By Marc Kovac
The debate over the elimination of a seat on Youngstown Municipal Court spilled over into the Statehouse on Tuesday, as city officials and a local newspaper editor voiced their opposition to the plan.
City Councilwoman Annie Gillam, Clerk of Courts Sarah Brown Clark and Buckeye Review Managing Editor Clarence Boles are among the opponents who provided testimony to the Ohio House’s judiciary committee, which is considering legislation that would reduce the number of municipal judges.
They and others hope to persuade state lawmakers to postpone a vote on House Bill 606, sponsored by Democratic Reps. Bob Hagan, from Youngstown, and Ronald Gerberry, from Austintown.
“All we’re asking is that our state representative hold a series of public forums, preferably four ... [in] all four corners of the town and solicit the opinion in a fair and reasonable way as to the elimination or continuation of the [judgeship],” Boles said, adding, “We don’t think we’re asking too much to be afforded a fair and responsible consideration for the discussion of [the seat].”
HB 606 would reduce the bench in the municipal court from three to two judges, eliminating the seat that was vacated when Judge Robert A. Douglas Jr. retired earlier this year. Gov. John Kasich has held off on appointing someone to the seat, awaiting legislative action on the issue.
The three-judge system has been in place for nearly 60 years and was established when the city had about 140,000 residents. The community is now home to less than half of that total.
According to statistics compiled by the government relations counsel for the Ohio Supreme Court, there were 13,000-plus criminal, civil and traffic cases before the court last year, amounting to 4,421 per judge. That’s less than half the statewide average of 9,629 cases. With two judges, the average would be about 6,600 cases.
The Mahoning County Bar Association and others support the move.
“It is ultimately the recommendation of the Mahoning County Bar Association Board of Trustees that the Youngstown Municipal Court can run efficiently and provide adequate access to justice for the citizens served by the court with two full-time judgeships,” Scott R. Cochran, a member of the group’s consolidation advisory committee, wrote in a statement provided to lawmakers.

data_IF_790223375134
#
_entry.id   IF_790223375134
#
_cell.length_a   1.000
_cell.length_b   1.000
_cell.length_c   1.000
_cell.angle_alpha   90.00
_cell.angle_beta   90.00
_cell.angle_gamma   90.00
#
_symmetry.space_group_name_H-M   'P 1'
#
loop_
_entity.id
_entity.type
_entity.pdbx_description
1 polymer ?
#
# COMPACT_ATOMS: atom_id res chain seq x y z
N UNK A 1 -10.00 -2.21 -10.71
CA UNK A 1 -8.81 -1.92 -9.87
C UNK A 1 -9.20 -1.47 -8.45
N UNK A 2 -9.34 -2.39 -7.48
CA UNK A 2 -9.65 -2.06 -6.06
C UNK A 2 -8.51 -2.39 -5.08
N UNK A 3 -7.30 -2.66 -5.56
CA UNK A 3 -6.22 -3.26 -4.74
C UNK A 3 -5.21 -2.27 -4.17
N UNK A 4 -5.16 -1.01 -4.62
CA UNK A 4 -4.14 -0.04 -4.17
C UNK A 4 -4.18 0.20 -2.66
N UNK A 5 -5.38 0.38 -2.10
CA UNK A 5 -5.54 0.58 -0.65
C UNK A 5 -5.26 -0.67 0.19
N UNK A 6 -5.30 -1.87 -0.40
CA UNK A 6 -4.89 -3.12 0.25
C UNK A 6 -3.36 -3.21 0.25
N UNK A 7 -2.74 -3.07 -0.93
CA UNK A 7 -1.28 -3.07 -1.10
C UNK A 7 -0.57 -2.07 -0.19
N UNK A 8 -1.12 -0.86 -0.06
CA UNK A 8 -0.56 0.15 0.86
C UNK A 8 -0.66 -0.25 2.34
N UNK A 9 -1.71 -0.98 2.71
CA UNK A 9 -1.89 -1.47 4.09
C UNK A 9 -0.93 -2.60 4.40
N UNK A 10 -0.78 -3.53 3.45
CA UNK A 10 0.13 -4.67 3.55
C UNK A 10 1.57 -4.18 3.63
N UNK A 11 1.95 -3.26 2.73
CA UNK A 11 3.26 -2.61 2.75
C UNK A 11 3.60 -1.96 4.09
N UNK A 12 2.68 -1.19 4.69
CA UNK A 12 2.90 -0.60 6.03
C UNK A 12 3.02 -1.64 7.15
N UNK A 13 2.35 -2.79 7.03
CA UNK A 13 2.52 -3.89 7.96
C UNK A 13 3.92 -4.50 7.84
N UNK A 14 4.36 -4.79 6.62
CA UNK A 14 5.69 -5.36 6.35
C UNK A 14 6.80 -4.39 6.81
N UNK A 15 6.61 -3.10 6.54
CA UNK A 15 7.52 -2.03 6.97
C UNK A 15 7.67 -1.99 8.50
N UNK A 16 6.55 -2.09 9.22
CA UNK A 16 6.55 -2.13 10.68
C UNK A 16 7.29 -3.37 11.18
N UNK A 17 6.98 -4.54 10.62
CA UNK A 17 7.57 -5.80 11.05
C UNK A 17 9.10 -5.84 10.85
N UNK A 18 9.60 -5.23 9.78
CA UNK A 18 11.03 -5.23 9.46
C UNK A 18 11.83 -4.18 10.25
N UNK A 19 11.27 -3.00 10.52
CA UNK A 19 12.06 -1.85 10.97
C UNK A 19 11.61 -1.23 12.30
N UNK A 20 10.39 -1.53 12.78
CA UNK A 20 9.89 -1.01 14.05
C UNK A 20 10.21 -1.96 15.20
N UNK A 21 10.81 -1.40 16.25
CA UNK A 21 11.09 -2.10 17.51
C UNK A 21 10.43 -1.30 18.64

But Youngstown officials at the Statehouse on Tuesday said a majority of city council members oppose the consolidation, and the legislature should postpone eliminating the judgeship until the end of next year.
Gillam said the extra judge is needed as the city combats crime, with the existing workload prompting the need for a magistrate to assist with cases.
“They say that the courts are a mess,” she said. “We feel we need at least a year so we can organize our court system and not leave it in disarray. ...They’re talking about saving money, but I think it will save the city money, it will save [the state] money because you won’t have to put as much money in the prison system. And it will also save lives.”
Boles criticized Hagan for moving forward with the legislation, after city officials asked him to “cease and desist.”
“We don’t understand what the big rush is,” added Brown-Clark. “Did not city council vote to tell Rep. Hagan not to pursue this?”
But one Democratic member of the House judiciary committee questioned why the decision should be postponed, given that other courts in the state have had to eliminate seats due to shrinking populations.
It’s not just a local issue,” said Rep. Dennis Murray, from Sandusky. “[It’s a] state issue. Other taxpayers pay for this judgeship. ... Youngs-town is not the first community to have to do this.”
Tuesday was HB 606’s second hearing, and the bill could move before the end of the session this month.